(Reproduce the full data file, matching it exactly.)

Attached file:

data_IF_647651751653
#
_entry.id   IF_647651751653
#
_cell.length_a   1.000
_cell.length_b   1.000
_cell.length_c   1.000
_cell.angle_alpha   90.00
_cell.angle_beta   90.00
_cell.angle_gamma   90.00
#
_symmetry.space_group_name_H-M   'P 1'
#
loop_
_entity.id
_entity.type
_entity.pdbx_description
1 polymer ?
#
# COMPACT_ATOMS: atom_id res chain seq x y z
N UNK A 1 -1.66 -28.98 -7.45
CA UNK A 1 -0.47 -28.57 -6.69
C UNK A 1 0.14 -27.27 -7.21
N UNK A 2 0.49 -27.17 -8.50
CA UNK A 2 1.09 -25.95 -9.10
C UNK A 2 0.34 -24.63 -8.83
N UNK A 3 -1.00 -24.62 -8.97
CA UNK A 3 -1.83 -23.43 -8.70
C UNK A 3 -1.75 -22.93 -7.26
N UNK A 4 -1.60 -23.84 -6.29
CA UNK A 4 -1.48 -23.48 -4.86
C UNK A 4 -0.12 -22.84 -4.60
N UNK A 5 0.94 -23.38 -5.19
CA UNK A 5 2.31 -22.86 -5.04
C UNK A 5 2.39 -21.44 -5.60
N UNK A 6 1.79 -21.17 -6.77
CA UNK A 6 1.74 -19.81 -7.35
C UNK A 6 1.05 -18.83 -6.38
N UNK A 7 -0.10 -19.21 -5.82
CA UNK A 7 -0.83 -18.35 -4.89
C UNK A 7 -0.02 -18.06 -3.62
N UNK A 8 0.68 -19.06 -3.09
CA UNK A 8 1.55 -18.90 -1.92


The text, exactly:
data_IF_647651751653
#
_entry.id   IF_647651751653
#
_cell.length_a   1.000
_cell.length_b   1.000
_cell.length_c   1.000
_cell.angle_alpha   90.00
_cell.angle_beta   90.00
_cell.angle_gamma   90.00
#
_symmetry.space_group_name_H-M   'P 1'
#
loop_
_entity.id
_entity.type
_entity.pdbx_description
1 polymer ?
#
# COMPACT_ATOMS: atom_id res chain seq x y z
N UNK A 1 -1.66 -28.98 -7.45
CA UNK A 1 -0.47 -28.57 -6.69
C UNK A 1 0.14 -27.27 -7.21
N UNK A 2 0.49 -27.17 -8.50
CA UNK A 2 1.09 -25.95 -9.10
C UNK A 2 0.34 -24.63 -8.83
N UNK A 3 -1.00 -24.62 -8.97
CA UNK A 3 -1.83 -23.43 -8.70
C UNK A 3 -1.75 -22.93 -7.26
N UNK A 4 -1.60 -23.84 -6.29
CA UNK A 4 -1.48 -23.48 -4.86
C UNK A 4 -0.12 -22.84 -4.60
N UNK A 5 0.94 -23.38 -5.19
CA UNK A 5 2.31 -22.86 -5.04
C UNK A 5 2.39 -21.44 -5.60
N UNK A 6 1.79 -21.17 -6.77
CA UNK A 6 1.74 -19.81 -7.35
C UNK A 6 1.05 -18.83 -6.38
N UNK A 7 -0.10 -19.21 -5.82
CA UNK A 7 -0.83 -18.35 -4.89
C UNK A 7 -0.02 -18.06 -3.62
N UNK A 8 0.68 -19.06 -3.09
CA UNK A 8 1.55 -18.90 -1.92